KNEC CEO Says There Has Never Been Leakage, Even as Exam Cartels Change Tact
KNEC Chief Executive David Njengere has maintained that there has never been leakages and that no one should be misled into buying fake papers.
“The word leakage has been misused in this country. Leakage is very serious. If there is a leakage, that means those certificates cannot be recognised anywhere globally. What we have been experiencing is early exposure, there has never been any leakage. Leakage would mean someone is able to share the paper to be done on Monday and you can confirm that no one has the papers,” Njengere said last week.
But despite the assurances, exam cartels are said to have devised new tactics to sell papers, including sneaking them via telegram, a cloud-based mobile and desktop messaging App.
The alleged tests which the sellers are distributing at night are going for between Sh3,000 and Sh7,000 depending on whether the buyer wants the papers accompanied by marking schemes or not.
The cartels, using coded language, are allegedly using different telegram accounts which are deemed safer and untraceable by authorities to conduct the illegal business.
“Single paper is Sh3,000. So far, only two chemistry papers have been sent. It’s certain that they will be the exact leakage. We will confirm before Monday night and then we will announce the paper to focus on,” a coded message on a Telegram forum identified as KNEC exam leakages reads.
Some teachers, who sought anonymity over fears of being victimised, claimed that some of the most leaked papers are science subject practicals, some of which will be done close to the last day of the national exams.
For instance, the chemistry practical paper that will, according to the timetable, be done on November 10, 2023 is alleged to have been leaked.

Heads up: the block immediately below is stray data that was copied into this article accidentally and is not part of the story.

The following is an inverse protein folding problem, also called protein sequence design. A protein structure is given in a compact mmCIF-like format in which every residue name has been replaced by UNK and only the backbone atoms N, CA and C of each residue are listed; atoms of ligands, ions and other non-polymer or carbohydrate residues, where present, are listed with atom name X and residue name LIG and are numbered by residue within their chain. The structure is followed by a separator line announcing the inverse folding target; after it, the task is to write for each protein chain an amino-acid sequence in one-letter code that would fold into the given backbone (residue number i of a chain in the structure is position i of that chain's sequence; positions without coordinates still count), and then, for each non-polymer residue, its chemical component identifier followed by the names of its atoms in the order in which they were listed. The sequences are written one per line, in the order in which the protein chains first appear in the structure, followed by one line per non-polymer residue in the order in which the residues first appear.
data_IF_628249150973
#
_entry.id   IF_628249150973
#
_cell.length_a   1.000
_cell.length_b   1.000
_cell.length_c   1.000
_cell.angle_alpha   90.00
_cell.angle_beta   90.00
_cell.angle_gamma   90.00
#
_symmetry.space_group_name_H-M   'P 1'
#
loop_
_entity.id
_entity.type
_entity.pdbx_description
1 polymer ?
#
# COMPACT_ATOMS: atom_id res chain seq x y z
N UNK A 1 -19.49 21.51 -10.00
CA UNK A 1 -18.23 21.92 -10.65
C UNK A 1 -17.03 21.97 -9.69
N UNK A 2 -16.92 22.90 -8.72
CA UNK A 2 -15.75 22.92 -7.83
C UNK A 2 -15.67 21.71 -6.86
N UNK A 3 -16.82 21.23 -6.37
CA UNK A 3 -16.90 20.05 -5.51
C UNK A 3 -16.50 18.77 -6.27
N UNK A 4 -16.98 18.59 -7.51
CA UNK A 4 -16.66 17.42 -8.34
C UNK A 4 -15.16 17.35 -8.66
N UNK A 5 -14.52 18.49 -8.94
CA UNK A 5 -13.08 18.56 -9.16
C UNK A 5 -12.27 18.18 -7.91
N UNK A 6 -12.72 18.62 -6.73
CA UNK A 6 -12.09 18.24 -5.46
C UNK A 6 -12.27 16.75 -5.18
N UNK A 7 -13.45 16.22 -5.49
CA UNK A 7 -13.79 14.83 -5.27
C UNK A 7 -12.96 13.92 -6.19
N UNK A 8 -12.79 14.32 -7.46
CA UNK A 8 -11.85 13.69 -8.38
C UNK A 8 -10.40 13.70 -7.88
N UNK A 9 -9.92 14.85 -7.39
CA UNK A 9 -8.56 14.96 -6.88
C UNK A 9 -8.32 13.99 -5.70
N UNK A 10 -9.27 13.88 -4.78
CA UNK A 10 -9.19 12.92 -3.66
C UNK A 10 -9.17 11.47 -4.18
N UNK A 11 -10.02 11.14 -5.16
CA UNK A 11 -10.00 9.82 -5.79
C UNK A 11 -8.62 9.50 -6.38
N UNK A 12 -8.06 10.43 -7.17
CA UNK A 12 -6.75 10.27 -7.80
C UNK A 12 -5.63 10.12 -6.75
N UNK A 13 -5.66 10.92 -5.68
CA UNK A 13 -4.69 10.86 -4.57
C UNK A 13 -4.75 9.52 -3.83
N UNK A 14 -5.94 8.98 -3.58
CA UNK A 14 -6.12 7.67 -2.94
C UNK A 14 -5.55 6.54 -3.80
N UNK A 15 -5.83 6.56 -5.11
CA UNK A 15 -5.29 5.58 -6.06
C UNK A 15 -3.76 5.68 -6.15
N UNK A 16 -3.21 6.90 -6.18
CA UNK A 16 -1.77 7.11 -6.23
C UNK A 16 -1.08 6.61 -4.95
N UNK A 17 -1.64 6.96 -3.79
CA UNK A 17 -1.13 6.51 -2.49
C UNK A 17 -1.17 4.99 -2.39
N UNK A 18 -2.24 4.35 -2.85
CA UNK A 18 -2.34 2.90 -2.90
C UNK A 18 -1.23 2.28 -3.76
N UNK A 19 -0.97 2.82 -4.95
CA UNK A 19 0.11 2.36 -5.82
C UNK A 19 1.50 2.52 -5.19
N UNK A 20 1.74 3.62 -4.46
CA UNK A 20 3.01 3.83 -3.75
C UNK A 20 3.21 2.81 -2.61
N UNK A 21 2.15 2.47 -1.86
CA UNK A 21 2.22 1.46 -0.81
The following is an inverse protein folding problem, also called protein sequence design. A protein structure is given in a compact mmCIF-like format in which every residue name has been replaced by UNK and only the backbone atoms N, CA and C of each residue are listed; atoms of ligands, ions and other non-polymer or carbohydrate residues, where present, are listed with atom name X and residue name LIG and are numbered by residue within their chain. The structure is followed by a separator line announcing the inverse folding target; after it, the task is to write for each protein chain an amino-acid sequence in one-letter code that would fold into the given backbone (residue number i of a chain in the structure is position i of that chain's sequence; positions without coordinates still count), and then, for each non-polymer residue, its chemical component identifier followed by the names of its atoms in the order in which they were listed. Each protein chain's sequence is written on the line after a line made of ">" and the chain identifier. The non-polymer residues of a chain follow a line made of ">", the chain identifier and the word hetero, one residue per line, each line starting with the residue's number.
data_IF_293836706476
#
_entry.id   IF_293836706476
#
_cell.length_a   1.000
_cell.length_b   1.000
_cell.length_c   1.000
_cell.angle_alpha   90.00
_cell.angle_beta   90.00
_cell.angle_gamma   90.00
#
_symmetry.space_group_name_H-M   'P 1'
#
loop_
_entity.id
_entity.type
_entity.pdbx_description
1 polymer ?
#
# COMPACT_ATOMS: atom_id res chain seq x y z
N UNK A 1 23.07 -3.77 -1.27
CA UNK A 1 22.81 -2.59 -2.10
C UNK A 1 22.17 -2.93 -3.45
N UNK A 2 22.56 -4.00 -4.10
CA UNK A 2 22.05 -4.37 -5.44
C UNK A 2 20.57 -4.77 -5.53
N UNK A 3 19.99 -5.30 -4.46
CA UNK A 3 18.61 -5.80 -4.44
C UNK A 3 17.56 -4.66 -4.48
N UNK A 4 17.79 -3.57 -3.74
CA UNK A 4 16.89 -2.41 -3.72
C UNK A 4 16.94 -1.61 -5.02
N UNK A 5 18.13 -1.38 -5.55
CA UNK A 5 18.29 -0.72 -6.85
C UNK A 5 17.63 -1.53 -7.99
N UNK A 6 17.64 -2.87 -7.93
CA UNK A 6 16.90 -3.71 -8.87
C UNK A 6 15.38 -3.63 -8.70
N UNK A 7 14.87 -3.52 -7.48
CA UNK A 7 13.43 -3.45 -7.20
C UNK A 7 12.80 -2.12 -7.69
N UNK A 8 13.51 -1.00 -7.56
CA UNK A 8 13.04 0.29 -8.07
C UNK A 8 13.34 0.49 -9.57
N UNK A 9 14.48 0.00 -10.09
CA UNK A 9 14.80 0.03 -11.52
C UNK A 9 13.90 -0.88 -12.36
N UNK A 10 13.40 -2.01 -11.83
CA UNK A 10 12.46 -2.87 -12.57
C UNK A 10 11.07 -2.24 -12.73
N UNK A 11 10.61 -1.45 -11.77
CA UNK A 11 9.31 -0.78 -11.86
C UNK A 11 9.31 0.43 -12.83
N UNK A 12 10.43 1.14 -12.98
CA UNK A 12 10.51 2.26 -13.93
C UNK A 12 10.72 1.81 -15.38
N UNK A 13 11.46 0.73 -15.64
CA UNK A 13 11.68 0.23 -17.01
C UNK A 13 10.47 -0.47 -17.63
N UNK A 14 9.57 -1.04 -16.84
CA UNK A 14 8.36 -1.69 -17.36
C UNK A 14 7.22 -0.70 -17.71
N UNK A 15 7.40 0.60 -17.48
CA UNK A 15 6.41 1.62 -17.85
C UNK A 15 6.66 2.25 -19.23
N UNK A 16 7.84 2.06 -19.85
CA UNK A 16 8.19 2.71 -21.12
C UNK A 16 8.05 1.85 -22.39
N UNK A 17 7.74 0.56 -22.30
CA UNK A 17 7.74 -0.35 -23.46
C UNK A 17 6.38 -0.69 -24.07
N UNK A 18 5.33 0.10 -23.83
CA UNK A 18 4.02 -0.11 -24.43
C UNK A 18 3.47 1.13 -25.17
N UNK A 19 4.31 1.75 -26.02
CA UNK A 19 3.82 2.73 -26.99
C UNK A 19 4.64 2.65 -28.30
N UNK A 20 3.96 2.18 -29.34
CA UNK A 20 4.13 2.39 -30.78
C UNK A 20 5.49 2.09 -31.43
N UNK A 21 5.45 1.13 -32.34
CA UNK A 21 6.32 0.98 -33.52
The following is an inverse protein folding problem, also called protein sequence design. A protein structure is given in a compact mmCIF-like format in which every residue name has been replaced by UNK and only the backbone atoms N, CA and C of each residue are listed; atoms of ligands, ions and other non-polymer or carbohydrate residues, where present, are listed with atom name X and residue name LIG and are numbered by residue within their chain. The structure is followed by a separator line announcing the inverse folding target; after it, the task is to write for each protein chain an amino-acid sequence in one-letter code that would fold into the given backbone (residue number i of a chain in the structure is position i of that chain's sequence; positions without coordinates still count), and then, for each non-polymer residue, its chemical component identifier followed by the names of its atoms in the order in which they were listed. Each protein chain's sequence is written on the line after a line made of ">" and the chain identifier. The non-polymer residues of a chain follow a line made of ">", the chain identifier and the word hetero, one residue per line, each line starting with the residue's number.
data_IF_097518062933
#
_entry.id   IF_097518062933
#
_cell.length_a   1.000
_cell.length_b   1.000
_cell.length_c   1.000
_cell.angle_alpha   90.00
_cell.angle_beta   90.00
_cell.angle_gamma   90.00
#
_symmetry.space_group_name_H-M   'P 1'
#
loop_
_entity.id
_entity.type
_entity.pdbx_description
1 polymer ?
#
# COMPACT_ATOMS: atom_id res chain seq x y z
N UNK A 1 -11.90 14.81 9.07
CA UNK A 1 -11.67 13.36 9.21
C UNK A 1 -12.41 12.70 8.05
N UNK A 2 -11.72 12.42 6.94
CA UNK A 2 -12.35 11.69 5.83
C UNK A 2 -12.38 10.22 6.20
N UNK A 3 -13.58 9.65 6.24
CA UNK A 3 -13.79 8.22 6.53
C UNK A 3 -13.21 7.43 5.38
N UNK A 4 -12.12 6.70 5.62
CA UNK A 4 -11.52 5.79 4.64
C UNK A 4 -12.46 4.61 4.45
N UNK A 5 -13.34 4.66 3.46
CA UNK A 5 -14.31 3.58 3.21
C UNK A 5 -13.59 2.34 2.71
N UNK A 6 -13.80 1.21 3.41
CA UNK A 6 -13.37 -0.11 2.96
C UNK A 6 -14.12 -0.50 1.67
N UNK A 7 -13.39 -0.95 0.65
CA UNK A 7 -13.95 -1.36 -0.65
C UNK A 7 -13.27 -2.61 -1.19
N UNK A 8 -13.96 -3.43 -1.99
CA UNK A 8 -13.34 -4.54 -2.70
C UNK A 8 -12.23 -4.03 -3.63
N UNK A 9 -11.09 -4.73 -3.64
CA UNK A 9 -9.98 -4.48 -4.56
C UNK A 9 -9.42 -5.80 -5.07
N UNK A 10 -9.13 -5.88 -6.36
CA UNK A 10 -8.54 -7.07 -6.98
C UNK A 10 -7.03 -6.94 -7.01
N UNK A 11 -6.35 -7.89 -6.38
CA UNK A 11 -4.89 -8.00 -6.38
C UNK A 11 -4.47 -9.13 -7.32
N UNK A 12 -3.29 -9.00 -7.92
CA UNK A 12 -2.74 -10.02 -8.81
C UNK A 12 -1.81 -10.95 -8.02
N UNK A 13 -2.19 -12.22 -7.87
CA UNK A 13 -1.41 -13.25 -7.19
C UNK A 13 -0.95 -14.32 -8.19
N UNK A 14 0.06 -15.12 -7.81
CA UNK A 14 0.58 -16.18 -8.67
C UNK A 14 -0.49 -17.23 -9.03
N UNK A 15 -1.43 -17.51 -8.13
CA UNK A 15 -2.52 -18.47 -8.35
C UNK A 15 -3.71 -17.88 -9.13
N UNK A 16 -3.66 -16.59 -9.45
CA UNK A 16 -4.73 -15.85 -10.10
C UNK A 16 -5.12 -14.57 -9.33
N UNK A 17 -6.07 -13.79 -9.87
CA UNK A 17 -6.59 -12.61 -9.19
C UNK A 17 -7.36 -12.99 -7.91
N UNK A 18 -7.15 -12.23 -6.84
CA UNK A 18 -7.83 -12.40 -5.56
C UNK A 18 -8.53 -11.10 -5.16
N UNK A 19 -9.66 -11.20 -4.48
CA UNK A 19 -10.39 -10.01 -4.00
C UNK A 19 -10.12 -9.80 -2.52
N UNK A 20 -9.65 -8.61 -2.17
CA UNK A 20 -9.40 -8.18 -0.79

Teachers’ privy to the information said the leaked paper is similar to the one that was dispatched to lab technicians and chemistry teachers to facilitate the purchase of apparatus and chemicals.
“The leaked paper is similar to the one that schools are using to prepare for chemistry practical tests and how it got to the public is baffling. A lot needs to be done to restore the credibility required in national exams,” a teacher confirmed in a popular daily.
Other papers, some with marking schemes, are reportedly released at night, few hours to the exam.
Last week, a Christian Religious Education (CRE) teacher who works in Kiambu County was arrested for reportedly selling fake exam papers.
Nicholas Ngumbau Kalewa, a teacher at St. Lillian Academy in Gikambura, is alleged to have opened over 10 WhatsApp and Telegram accounts where he was selling the papers.
According to the Directorate of Criminal Investigations (DCI), Kalewa was selling each examination paper at Sh1,500 or Sh2,000 if it comes complete with its marking scheme.
Kalewa was arrested after the investigators reportedly infiltrated his groups posing as students seeking to purchase the examination papers.
“Several SIM cards believed to be used in the fraud were also found in his possession,” the agency further added.
Cases of national exam malpractices, especially in the Kenya Certificate of Secondary Education (KCSE) are reported almost every year, a situation that has continued to taint the credibility of exams and certificates offered by KNEC.
According to the experts, the security of the examinations starts from setting and administering all the way to marking, with proposals that practising teachers should be exempted from the process due to conflict of interest.